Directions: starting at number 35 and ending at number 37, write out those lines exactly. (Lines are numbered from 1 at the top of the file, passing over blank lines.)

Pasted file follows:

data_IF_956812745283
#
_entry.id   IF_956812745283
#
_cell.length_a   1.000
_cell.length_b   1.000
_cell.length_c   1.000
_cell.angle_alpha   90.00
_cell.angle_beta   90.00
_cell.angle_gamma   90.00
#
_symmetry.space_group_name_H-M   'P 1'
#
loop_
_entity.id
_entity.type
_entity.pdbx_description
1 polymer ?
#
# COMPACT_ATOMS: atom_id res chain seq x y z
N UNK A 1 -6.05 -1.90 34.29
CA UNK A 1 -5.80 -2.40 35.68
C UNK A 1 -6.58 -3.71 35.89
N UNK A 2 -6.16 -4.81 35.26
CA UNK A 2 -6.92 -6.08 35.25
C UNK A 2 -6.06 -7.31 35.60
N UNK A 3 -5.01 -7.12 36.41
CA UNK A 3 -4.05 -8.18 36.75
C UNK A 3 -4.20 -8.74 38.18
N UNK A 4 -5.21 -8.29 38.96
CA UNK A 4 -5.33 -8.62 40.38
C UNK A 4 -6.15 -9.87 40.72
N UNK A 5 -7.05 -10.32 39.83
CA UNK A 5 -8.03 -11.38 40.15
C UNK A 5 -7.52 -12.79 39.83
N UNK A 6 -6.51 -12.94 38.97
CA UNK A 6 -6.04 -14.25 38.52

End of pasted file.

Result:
C UNK A 5 -7.52 -12.79 39.83
N UNK A 6 -6.51 -12.94 38.97
CA UNK A 6 -6.04 -14.25 38.52